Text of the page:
|Dr. Marjorie H. Charlop-Christy is Professor of Psychology at Claremont McKenna College and the Director of The Claremont Autism Center, her renowned research and treatment center for children with autism and their families. Through her research, teaching, and writing, Dr. Charlop-Christy has made prolific contributions to the field of autism. Dr. Charlop-Christy has hundreds of professional conference presentations, workshops, and publications in the field of autism. Her book, “How to Treat the Child with Autism”, has been translated into Spanish and Chinese. Her upcoming book, “How to do Incidental Teaching with Autistic Spectrum Disorders” will soon be released. Dr. Charlop-Christy has served as both Associate Editor, Editorial Board member, and ad hoc reviewer for numerous journals in the field of Autism/MR and applied behavioral analysis. She is known for her informative yet lively presentation style.|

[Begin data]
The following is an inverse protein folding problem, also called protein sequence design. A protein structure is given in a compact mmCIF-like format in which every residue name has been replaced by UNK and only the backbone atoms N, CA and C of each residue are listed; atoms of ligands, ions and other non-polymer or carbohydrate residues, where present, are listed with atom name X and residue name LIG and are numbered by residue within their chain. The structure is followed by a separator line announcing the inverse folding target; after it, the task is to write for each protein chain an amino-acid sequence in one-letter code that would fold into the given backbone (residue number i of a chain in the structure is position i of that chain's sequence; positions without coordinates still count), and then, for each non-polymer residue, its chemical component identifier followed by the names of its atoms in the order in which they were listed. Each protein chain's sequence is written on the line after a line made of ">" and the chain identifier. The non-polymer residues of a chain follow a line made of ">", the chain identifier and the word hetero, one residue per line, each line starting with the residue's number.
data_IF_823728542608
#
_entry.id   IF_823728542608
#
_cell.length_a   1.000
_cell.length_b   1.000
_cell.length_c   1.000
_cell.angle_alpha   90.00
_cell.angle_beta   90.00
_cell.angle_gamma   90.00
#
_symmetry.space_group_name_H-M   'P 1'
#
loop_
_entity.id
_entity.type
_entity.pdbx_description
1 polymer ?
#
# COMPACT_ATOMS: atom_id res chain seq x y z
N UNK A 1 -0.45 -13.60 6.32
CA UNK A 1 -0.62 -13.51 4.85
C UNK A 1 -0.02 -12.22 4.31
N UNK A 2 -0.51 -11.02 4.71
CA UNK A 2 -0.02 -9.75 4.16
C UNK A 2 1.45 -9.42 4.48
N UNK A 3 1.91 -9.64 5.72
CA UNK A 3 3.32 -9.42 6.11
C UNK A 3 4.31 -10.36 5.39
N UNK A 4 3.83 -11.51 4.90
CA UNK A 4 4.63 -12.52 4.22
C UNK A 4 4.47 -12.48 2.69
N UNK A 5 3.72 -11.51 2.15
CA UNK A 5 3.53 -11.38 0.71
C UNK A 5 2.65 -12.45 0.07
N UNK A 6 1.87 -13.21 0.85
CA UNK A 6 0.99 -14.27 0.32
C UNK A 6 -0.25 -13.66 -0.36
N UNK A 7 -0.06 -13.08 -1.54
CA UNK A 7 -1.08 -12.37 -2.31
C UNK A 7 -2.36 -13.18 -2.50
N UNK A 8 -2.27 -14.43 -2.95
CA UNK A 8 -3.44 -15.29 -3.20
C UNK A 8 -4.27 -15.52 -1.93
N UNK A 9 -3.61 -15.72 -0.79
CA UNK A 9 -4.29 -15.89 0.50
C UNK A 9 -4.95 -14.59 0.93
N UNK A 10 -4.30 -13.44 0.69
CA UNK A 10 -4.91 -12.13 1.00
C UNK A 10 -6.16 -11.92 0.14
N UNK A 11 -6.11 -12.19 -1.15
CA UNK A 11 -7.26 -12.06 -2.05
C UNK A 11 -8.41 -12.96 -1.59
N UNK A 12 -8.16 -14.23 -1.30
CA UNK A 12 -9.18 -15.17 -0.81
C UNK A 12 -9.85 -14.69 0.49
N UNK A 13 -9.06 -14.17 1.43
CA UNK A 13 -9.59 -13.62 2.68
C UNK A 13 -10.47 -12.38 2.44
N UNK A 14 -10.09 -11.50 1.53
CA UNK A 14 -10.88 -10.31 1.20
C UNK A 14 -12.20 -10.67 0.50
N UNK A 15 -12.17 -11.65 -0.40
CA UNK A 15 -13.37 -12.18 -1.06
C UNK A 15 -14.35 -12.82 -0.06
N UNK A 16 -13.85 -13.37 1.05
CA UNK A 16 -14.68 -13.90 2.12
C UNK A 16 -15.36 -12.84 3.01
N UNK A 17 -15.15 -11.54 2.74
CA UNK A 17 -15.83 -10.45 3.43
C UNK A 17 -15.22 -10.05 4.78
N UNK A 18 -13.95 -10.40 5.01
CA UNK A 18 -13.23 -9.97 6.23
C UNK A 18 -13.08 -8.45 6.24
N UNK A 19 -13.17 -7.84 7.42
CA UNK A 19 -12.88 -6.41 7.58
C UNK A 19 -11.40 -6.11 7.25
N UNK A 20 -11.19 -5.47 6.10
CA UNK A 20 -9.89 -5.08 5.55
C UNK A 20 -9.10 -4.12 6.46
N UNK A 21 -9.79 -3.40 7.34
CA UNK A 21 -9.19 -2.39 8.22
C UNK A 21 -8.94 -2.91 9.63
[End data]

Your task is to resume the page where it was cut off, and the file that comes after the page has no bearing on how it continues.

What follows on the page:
Deficits in social behavior are a core feature of children with autism. Social skills have been defined as specific, identifiable skills that form the basis of social competency, such as the contextually appropriate application of motor, cognitive, and affective behaviors. The literature is replete with various applications of ABA oriented social skills programs. However, many programs are limited to acquisition of isolated social behaviors, or small changes in such, without pervasive generalization and maintenance effects. This presentation will focus on those interventions that have been empirically verified, and have shown the most promise in terms of generalization and maintenance of social behaviors for children with autism. These interventions include Naturalistic Teaching Strategies, Incidental Teaching, Video Modeling, and Photo Scheduling. These interventions are perhaps the most successful because they focus on teaching children with autism using motivational techniques, facilitators of generalization, and visual strategies which often present material in a learner friendly manner. New data will be presented comparing some of these procedures to well-used but poorly investigated popular press programs.